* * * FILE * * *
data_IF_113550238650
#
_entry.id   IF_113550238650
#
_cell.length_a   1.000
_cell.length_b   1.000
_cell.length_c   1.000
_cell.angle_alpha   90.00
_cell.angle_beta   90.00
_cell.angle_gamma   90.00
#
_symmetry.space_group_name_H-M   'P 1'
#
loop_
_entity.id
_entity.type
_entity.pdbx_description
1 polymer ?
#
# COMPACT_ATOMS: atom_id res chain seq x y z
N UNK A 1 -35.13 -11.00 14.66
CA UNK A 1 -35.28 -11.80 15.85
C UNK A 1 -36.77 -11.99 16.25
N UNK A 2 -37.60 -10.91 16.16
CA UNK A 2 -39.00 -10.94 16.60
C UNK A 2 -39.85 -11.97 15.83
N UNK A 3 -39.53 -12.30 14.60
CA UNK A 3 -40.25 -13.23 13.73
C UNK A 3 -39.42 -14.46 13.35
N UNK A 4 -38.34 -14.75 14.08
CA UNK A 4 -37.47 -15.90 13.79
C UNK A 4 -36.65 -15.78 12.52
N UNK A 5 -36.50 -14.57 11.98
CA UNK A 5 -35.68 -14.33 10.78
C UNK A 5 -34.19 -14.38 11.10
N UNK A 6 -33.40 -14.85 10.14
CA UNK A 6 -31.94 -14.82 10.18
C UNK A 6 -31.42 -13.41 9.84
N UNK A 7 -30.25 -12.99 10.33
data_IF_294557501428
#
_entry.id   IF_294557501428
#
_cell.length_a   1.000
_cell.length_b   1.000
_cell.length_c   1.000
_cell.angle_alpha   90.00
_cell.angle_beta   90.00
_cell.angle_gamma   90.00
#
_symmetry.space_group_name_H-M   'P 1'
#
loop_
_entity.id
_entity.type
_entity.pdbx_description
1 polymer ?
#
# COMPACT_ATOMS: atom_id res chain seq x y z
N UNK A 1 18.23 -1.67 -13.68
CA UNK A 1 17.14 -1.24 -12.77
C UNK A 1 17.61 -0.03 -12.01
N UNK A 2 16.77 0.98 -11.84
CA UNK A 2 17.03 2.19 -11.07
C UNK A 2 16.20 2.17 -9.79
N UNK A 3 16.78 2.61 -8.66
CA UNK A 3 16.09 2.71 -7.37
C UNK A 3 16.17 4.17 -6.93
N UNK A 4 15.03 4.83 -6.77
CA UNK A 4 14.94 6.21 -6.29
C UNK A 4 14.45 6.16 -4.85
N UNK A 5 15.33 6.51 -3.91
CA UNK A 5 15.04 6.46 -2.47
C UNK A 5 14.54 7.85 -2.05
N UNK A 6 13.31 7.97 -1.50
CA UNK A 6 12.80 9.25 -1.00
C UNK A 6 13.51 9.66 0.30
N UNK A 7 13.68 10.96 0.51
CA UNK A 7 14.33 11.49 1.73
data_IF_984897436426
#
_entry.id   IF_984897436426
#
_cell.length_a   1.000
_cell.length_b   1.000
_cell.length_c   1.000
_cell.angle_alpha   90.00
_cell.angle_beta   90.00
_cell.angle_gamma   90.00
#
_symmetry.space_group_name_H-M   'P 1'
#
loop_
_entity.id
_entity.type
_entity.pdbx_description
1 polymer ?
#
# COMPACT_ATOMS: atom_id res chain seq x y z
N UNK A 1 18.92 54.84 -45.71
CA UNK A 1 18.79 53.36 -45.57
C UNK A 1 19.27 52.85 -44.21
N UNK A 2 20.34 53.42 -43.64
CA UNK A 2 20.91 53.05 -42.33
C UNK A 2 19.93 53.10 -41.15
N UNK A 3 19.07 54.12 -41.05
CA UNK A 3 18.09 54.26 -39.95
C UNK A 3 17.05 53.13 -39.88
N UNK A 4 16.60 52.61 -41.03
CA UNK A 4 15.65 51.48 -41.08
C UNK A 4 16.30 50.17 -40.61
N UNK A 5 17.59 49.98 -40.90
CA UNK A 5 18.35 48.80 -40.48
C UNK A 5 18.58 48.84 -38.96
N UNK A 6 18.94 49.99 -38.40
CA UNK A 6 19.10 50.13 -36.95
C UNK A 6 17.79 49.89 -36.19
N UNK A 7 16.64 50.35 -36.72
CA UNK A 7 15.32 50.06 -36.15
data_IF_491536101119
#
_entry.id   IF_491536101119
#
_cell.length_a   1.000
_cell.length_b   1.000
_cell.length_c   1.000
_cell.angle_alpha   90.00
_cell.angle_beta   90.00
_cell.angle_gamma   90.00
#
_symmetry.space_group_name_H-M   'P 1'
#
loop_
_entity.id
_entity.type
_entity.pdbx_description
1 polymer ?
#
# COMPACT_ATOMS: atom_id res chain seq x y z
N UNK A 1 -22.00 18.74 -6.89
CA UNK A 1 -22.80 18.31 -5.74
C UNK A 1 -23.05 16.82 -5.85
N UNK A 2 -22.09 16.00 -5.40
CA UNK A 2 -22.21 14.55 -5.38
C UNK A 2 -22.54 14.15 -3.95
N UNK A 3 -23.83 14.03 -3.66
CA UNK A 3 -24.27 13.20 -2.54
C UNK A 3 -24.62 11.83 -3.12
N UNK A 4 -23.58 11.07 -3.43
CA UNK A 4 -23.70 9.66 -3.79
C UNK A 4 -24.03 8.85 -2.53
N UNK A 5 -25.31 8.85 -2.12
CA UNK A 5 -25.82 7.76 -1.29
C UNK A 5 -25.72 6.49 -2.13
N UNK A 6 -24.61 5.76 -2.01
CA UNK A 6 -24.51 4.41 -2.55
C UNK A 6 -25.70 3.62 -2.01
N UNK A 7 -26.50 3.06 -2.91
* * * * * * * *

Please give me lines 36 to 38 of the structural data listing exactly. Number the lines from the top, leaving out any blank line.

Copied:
N UNK A 6 -33.40 -14.85 10.14
CA UNK A 6 -31.94 -14.82 10.18
C UNK A 6 -31.42 -13.41 9.84